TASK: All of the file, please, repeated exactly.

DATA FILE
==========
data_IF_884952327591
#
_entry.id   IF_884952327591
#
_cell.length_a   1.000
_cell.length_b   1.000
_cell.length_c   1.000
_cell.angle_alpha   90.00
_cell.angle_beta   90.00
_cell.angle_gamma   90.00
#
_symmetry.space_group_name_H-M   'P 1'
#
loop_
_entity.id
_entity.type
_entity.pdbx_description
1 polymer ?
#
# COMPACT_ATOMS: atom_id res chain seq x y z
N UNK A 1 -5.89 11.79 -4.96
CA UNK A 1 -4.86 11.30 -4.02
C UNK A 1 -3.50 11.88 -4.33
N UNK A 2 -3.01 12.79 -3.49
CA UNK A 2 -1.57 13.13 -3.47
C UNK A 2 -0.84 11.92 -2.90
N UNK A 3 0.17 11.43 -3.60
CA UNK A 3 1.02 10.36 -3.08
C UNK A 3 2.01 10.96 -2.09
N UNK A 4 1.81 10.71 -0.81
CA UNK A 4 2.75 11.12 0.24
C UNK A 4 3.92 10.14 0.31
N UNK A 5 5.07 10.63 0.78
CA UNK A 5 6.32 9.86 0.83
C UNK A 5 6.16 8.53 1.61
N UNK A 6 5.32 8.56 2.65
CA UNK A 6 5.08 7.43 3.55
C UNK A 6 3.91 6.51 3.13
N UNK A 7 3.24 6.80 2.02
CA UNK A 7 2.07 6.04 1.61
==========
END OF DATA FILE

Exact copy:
data_IF_884952327591
#
_entry.id   IF_884952327591
#
_cell.length_a   1.000
_cell.length_b   1.000
_cell.length_c   1.000
_cell.angle_alpha   90.00
_cell.angle_beta   90.00
_cell.angle_gamma   90.00
#
_symmetry.space_group_name_H-M   'P 1'
#
loop_
_entity.id
_entity.type
_entity.pdbx_description
1 polymer ?
#
# COMPACT_ATOMS: atom_id res chain seq x y z
N UNK A 1 -5.89 11.79 -4.96
CA UNK A 1 -4.86 11.30 -4.02
C UNK A 1 -3.50 11.88 -4.33
N UNK A 2 -3.01 12.79 -3.49
CA UNK A 2 -1.57 13.13 -3.47
C UNK A 2 -0.84 11.92 -2.90
N UNK A 3 0.17 11.43 -3.60
CA UNK A 3 1.02 10.36 -3.08
C UNK A 3 2.01 10.96 -2.09
N UNK A 4 1.81 10.71 -0.81
CA UNK A 4 2.75 11.12 0.24
C UNK A 4 3.92 10.14 0.31
N UNK A 5 5.07 10.63 0.78
CA UNK A 5 6.32 9.86 0.83
C UNK A 5 6.16 8.53 1.61
N UNK A 6 5.32 8.56 2.65
CA UNK A 6 5.08 7.43 3.55
C UNK A 6 3.91 6.51 3.13
N UNK A 7 3.24 6.80 2.02
CA UNK A 7 2.07 6.04 1.61